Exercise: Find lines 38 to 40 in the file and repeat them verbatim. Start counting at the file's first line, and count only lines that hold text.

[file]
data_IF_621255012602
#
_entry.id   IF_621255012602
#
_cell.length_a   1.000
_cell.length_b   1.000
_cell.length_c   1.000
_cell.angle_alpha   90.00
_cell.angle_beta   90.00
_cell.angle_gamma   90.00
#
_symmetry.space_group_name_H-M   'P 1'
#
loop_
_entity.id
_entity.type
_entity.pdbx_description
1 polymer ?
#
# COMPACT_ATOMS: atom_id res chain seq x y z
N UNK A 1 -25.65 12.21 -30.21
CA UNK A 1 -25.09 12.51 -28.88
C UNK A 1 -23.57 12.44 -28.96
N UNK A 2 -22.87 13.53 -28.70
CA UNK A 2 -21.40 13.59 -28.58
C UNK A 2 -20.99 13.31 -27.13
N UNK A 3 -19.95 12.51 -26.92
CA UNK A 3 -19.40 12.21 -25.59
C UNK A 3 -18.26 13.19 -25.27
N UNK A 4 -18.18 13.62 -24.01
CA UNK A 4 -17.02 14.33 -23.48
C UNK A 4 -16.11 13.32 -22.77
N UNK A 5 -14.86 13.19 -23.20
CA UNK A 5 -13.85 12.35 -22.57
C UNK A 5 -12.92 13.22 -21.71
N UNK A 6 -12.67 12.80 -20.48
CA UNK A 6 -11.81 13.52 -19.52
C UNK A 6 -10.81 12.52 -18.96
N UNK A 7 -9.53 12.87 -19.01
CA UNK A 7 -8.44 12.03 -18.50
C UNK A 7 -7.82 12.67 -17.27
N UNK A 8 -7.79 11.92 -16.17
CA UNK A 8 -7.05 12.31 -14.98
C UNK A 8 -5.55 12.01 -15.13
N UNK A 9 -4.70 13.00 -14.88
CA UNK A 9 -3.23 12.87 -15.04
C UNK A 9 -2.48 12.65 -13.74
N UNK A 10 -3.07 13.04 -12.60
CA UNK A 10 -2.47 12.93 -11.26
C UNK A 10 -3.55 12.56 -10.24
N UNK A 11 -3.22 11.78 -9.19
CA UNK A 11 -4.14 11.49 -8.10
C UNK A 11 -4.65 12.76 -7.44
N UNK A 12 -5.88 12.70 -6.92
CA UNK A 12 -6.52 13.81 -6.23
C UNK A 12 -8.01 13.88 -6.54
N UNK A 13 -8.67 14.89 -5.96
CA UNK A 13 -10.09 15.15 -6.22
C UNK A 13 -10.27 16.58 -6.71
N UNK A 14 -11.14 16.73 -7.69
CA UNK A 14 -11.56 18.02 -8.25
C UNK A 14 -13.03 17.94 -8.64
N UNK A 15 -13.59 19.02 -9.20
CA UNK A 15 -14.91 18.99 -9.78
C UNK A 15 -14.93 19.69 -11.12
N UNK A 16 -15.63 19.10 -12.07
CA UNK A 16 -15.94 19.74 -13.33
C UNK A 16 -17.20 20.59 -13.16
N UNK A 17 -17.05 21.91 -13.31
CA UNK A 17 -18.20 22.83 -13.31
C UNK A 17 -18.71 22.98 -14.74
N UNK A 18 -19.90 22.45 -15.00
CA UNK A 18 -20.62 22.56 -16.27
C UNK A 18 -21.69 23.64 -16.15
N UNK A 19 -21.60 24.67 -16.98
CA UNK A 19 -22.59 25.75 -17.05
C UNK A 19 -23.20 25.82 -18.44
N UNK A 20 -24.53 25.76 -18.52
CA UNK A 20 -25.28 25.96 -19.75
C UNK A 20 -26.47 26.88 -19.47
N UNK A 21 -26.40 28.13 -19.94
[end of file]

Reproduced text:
C UNK A 6 -10.81 12.52 -18.96
N UNK A 7 -9.53 12.87 -19.01
CA UNK A 7 -8.44 12.03 -18.50